Roy's translation is the first complete European-language translation of the complex novel. All previous translations were either abridged in the translation or based on abridged Chinese versions of the text.

    "The pioneering translations of Chinese and Japanese literature that were done before World War II were done on the assumption that Western readers were not prepared to deal with unfamiliar literary conventions or learned annotations," Roy said. "So rhetorical features that would have been unfamiliar to Western readers were left out altogether or translated into some more familiar form. The philosophy behind my own translation is that the great works of Chinese and Japanese literature deserve to be taken as seriously as we treat our own literary masterpieces."

    Roy planned his translation to be understood and appreciated by audiences ranging from specialists in Chinese literature to general readers looking for a compelling narrative containing portraits of the darker side of human nature.

    "The book is a landmark of literature. With the possible exception of 'The Tale of Genji' in 1010 and 'Don Quixote' in 1615 -- with both of which it can bear comparison -- there is no earlier work of prose fiction of equal sophistication in world literature," Roy said. "And although the book is published by a university press and is highly annotated, readers should not be scared off by the scholarly apparatus. While a lot of readers don't think of novels as needing annotation, many classics such as 'Ulysses,' 'Lolita' and even 'Alice in Wonderland' have appeared in annotated editions. Indeed, most works of any degree of complexity -- whether fiction or not -- require annotation to be fully understood. Not all readers are interested in this, but it's important to have."

    For Roy, the book is a lot like "Moby Dick" -- "You can appreciate it without notes, but you can appreciate it a lot more if you read the notes," he said. But the book also has much in common with more modern novels. "It's written in a very Joycean style," Roy said. "Like Joyce's 'Ulysses,' it weaves into its plot verbatim quotations from the entire Chinese cultural spectrum -- songs, jokes, popular literature, parodies of a variety of conventional styles. There are more than 900 poems and nonprose elements in different genres -- probably none of which are by the author, who to this day is still unknown. The sources of more than 50 percent of these elements have been located by scholars, but they are not identified in the text. Even a modern Chinese reader doesn't begin to get half the games the author is playing. He or she reads right through quotations without realizing they are quotations."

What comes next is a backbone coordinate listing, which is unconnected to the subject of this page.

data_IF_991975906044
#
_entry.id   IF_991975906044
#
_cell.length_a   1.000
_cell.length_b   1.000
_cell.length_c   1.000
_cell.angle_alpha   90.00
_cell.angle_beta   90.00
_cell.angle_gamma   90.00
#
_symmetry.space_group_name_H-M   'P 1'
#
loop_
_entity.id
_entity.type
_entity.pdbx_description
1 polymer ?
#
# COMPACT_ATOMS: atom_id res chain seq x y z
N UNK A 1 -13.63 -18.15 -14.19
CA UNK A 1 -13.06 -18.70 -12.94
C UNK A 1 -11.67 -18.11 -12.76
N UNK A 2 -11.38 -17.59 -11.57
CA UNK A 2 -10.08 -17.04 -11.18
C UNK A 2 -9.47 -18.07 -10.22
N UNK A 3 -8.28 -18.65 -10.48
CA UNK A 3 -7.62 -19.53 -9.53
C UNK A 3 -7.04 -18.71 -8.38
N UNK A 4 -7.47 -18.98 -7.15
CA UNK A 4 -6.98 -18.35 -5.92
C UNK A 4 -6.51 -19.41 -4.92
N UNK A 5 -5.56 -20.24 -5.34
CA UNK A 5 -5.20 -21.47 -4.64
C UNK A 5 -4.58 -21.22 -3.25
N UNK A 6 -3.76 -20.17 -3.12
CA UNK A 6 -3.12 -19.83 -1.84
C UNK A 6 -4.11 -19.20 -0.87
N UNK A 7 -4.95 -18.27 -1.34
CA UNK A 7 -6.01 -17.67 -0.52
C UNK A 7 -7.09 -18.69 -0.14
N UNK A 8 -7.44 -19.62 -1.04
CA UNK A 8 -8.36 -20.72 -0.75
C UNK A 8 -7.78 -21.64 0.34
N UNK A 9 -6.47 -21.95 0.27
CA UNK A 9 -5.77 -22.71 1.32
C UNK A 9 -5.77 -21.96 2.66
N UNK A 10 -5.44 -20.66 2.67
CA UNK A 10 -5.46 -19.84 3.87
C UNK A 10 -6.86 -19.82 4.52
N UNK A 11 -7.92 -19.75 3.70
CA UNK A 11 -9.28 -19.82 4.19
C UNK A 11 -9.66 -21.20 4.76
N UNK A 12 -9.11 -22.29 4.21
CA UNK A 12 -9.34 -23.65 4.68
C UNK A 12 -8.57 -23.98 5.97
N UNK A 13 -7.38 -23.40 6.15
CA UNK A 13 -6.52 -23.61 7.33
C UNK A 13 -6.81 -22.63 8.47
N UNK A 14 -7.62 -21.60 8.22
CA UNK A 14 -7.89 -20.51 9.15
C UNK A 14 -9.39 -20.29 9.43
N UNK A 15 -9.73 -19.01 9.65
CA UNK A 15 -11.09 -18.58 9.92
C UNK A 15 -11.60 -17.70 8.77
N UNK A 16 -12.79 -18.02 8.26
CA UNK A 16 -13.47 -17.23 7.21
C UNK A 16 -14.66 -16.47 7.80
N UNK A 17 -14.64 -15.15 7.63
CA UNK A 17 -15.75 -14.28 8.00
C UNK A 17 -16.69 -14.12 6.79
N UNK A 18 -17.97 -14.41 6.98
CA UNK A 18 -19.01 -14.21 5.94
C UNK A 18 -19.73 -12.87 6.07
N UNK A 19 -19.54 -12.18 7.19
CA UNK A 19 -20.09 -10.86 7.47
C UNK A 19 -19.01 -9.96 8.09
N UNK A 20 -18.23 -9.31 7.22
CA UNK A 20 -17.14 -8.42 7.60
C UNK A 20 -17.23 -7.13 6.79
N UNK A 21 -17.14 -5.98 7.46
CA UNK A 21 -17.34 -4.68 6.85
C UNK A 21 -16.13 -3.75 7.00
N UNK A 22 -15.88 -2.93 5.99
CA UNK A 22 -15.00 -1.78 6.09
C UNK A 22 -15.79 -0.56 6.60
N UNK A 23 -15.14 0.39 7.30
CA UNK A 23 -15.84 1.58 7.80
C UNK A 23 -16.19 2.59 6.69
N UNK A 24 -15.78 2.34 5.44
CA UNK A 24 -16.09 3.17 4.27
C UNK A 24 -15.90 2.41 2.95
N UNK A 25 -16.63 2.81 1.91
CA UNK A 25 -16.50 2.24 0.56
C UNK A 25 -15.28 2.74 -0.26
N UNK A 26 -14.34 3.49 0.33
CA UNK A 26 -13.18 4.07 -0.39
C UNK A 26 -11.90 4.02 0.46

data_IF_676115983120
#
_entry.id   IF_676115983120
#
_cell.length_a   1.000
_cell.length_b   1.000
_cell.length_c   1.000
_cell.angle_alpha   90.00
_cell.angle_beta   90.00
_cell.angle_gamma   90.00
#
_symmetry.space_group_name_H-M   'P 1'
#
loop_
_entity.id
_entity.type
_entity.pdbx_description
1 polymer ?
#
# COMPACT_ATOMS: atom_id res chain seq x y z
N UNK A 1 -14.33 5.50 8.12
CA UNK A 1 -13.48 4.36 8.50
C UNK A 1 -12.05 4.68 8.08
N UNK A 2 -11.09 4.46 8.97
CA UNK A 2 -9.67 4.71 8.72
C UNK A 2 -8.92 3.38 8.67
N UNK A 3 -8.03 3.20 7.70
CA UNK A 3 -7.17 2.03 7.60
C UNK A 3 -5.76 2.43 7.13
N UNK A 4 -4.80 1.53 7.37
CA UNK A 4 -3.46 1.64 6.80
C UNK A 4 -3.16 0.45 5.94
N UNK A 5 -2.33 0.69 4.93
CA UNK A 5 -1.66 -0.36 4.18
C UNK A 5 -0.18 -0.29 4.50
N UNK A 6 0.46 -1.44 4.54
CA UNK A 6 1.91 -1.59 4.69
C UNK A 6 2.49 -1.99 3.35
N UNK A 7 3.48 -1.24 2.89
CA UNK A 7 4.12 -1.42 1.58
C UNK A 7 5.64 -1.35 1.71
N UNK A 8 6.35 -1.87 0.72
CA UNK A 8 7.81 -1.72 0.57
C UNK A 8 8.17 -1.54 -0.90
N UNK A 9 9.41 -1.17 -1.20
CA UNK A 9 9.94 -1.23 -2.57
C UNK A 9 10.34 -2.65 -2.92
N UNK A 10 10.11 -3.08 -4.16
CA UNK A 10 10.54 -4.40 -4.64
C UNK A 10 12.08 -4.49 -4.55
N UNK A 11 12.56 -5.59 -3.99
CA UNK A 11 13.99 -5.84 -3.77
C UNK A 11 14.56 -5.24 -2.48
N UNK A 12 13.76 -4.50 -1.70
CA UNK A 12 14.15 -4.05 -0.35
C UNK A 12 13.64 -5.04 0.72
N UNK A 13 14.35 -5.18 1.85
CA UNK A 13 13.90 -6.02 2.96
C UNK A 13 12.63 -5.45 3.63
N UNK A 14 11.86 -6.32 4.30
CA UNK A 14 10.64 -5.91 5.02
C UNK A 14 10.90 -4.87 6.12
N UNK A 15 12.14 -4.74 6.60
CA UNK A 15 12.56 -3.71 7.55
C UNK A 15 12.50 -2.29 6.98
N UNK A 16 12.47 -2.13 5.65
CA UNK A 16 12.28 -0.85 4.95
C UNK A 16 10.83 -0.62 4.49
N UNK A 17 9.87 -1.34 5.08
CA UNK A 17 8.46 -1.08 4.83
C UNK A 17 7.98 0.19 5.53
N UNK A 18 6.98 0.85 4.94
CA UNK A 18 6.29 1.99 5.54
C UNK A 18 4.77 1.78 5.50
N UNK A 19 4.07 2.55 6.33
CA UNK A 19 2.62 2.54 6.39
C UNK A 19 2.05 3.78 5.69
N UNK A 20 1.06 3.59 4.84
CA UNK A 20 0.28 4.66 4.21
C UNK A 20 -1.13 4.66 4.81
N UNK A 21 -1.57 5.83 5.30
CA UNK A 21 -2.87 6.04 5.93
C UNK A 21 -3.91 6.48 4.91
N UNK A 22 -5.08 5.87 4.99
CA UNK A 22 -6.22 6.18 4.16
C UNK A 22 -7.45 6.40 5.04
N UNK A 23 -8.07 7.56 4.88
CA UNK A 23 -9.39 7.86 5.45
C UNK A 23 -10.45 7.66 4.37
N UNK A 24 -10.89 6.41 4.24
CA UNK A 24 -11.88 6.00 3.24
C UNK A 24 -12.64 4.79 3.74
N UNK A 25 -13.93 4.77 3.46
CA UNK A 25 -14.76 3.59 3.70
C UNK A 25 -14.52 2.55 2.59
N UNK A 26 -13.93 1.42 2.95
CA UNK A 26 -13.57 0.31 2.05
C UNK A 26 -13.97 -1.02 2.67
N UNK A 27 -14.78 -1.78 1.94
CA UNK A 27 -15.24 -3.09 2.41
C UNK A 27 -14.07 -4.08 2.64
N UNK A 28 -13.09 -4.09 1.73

Roy's introduction and annotations may be translated into Chinese, since much information in them is new to Chinese scholars.

    "The unexpurgated text is still not generally available on the mainland, although it is accessible to high government officials and scholars," Roy said. "But there is a lot more recent interest in the novel. Until the death of Mao Tse-tung, not only was it legally unavailable, but there was little or no scholarship about it. In the last decade, however, scholarship on the work has become a growth industry in China. There have been more than 100 book-length studies in Chinese, all in the last 10 years, although a lot of them have not been very good, since the mainland was cut off for many years from the scholarship done in the West and in Japan."

    Roy expects that his own scholarship on "The Plum in the Golden Vase" will continue through this decade and into the next century.

    "I've already translated one-half of the second volume in draft, and that could be published in the next two years," Roy said. "The subsequent volumes will take longer. It's tough to translate while teaching full time. If I get some time off, it may take between 10 and 12 years. If not, it will probably take between 15 and 20 years. In any case, I expect it to take the rest of my working life."

    -- Jeff Makos